I grew up fat and loving Jesus. I was frequently distracted and burdened by what I saw as my biggest spiritual and personal flaw: my weight. I was fat. I am fat. That has never changed. I now see the image of God reflected in my body, marveling at the way my size reveals parts of the heart and character of God—contributing to the full body of Christ that is the church. That was not always the case.
From an early age, I heard fatness mentioned as a sin from the pulpit. I eventually grew to hate my body and believed with passionate conviction that not only was my body wrong and ugly, it was ungodly. I fully believed that my body was shameful and an embarrassment to God. I believed that I had wasted the gift of my body, my temple, and could offer nothing of worth. I believed that everything I had was tainted and unusable because it all came from a body that was fat and therefore sinful.
After I graduated high school, I decided to spend my entire summer helping a church in a small mountain town in the Appalachian hills of West Virginia. I worked alongside six other high-school and college-age interns and the two pastors at the local church. We organized food and clothing giveaways, ran day camps for kids, cleaned up the church to make the space functional, and loved and served the local community who called the Appalachian town home.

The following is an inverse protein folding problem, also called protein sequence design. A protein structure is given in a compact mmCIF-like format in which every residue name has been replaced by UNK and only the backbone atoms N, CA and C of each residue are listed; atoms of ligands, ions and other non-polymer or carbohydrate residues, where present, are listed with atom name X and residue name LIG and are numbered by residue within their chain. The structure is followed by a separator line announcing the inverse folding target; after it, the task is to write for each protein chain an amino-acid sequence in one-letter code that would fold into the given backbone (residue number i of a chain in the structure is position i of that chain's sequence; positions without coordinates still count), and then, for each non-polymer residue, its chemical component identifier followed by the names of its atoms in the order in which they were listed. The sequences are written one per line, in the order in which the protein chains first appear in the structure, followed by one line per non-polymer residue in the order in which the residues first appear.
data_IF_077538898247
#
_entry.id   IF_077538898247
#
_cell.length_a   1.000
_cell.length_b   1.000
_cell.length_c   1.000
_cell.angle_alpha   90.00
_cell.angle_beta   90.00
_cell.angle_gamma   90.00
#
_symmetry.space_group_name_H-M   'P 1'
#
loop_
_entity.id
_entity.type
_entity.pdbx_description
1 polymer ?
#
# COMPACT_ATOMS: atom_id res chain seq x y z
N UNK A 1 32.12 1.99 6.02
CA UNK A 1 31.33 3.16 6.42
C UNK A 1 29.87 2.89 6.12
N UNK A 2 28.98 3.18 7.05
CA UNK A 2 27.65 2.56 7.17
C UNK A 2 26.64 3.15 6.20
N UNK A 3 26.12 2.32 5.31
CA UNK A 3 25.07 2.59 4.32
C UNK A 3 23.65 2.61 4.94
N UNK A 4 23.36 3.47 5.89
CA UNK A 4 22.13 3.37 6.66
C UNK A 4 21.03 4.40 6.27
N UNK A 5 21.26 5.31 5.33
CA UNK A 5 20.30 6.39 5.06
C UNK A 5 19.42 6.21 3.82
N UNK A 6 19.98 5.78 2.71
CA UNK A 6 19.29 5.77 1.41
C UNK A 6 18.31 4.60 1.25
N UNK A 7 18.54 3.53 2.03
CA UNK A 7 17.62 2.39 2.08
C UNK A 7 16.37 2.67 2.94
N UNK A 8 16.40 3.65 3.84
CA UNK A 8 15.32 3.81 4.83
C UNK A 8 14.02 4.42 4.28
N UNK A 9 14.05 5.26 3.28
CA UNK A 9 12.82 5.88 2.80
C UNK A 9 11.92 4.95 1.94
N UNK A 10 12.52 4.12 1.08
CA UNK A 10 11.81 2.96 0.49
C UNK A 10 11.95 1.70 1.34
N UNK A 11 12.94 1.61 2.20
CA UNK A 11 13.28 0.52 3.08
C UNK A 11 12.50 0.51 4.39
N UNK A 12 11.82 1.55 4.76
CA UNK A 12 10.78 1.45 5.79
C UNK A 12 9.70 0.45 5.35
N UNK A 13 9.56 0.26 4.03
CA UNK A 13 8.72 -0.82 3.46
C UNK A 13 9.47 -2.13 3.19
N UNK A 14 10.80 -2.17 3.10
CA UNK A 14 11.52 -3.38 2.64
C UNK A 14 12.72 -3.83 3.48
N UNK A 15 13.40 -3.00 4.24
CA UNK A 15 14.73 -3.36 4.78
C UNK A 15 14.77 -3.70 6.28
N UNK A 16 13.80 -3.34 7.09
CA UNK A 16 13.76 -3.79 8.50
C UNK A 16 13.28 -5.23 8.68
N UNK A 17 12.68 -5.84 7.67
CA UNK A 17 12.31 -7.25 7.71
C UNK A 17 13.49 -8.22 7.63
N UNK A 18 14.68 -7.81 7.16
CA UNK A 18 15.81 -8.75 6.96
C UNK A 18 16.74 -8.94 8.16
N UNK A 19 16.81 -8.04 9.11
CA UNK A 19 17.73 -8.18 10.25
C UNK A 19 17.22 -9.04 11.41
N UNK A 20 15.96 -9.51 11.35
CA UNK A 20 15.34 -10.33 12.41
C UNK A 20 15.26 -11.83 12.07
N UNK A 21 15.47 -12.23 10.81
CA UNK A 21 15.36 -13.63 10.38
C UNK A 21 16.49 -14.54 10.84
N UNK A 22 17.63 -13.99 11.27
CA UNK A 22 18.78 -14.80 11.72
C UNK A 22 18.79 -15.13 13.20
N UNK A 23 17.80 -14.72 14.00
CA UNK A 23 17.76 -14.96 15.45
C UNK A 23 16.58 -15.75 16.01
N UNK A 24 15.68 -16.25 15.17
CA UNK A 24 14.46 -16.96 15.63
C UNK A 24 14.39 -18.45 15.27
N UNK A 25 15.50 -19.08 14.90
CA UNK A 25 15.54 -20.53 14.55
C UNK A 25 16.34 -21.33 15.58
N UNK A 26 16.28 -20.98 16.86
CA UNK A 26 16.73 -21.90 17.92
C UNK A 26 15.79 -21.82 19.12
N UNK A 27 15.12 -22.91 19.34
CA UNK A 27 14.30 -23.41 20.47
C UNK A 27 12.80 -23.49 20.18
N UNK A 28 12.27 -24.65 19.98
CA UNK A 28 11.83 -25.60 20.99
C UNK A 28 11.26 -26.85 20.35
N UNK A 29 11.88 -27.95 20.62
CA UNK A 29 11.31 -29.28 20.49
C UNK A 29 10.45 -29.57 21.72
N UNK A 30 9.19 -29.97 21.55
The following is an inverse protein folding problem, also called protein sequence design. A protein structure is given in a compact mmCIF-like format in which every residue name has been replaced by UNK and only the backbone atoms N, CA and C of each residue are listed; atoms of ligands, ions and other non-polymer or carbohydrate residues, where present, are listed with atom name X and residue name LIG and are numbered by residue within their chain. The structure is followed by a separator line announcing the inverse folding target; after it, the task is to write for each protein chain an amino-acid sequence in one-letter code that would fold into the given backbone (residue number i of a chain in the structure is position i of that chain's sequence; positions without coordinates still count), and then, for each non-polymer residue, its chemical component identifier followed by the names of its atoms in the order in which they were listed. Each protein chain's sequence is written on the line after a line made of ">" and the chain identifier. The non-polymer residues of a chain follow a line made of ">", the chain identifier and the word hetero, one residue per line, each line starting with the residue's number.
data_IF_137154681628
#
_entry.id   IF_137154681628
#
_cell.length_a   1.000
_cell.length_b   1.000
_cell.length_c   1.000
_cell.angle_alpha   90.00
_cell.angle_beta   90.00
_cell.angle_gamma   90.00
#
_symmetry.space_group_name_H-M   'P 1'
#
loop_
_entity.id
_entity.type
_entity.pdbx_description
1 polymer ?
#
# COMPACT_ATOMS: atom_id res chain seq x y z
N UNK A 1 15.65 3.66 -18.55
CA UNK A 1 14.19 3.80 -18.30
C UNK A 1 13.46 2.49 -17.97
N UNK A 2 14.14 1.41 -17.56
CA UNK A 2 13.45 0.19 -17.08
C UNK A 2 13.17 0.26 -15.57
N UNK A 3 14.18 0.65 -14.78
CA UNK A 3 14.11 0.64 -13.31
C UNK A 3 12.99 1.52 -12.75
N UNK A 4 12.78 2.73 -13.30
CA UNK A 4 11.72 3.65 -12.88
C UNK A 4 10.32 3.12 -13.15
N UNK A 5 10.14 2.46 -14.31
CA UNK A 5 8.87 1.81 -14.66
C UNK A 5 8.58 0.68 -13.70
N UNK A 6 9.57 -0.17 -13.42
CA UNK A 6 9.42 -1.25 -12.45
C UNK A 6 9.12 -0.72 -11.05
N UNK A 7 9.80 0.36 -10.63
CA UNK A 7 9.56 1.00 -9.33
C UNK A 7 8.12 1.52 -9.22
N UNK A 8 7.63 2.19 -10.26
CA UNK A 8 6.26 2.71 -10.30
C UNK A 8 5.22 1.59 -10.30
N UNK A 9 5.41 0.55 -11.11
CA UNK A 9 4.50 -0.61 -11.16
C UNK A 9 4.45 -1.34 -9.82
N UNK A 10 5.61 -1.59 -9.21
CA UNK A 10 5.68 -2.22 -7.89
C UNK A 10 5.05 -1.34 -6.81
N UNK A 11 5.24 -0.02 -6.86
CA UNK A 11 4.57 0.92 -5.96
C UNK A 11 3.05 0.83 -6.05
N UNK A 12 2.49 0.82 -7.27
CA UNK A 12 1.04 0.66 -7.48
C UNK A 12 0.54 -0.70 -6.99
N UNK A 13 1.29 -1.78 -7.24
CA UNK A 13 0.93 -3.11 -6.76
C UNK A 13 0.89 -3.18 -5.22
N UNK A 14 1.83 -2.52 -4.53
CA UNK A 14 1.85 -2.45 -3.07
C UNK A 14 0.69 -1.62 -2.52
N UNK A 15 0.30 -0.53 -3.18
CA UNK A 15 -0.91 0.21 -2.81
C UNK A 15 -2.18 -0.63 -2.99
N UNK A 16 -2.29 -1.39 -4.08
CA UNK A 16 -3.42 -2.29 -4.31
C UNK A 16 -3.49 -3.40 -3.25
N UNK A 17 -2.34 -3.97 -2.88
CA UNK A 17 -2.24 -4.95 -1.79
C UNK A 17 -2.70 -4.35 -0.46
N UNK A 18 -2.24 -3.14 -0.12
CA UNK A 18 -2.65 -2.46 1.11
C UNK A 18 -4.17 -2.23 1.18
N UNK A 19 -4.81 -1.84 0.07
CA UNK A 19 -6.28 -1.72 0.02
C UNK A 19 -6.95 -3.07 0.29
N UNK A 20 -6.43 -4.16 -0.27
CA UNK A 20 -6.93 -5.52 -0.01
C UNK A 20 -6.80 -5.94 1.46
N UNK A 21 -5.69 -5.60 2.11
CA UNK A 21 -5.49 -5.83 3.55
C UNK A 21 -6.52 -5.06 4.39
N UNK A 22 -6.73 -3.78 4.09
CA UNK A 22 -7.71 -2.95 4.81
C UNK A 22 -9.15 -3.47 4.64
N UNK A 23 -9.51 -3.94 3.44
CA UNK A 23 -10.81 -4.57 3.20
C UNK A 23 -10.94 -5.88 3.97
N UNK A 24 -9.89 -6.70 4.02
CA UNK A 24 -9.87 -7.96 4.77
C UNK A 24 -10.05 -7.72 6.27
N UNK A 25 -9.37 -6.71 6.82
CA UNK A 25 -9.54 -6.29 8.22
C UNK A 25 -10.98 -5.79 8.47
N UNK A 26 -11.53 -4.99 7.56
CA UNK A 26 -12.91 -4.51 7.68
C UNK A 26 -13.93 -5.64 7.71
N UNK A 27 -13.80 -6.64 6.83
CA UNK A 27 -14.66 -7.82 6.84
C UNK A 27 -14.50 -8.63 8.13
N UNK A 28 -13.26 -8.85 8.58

A few weeks into the summer, we spent a day sorting and organizing the clothes donated to the church clothes closet. Later that day, we met back in the office for our standard meeting. Some of the other interns had found a pair of women’s underwear and stretched it across the boxy computer monitor in the office. They all got a good laugh at how large those panties were. They couldn’t imagine how big someone must be to need the underwear that stretched easily over the monitor. I laughed along uncomfortably. The panties would fit me, maybe. They might have been too small. As a fat person, I have a body that is simultaneously highly visible and yet invisible. My coworkers, brothers and sisters in the body of Christ, were mocking a body that was standing in front of them, and they didn’t even know it. I tried to hide my shame. I hoped somehow it was a sign they did not know that the joke-inducing undergarments would fit me. That God’s grace was covering my flaws in order for his name to be made great in spite of my fat body. It seemed my back rolls did not speak louder than my love for God.
My heart breaks for my 18-year-old self and for all who silently endure shame when fellow Christians speak and act in ignorance. My prayer is that I speak up in such situations—whether the bodies and lives being mocked are fat people, immigrants, people of color, women, persons with disabilities, or any number of people who receive ridicule. I do believe that my coworkers would not have laughed if they had known the shame it brought, if they had heard someone they knew and trusted speak up and offer correction.
I believed I was a fat person with a thin person inside, trying to get out, and the thin person tried to be on her best behavior. As a Christian, that meant that I needed to discipline my body until it became godly and thin.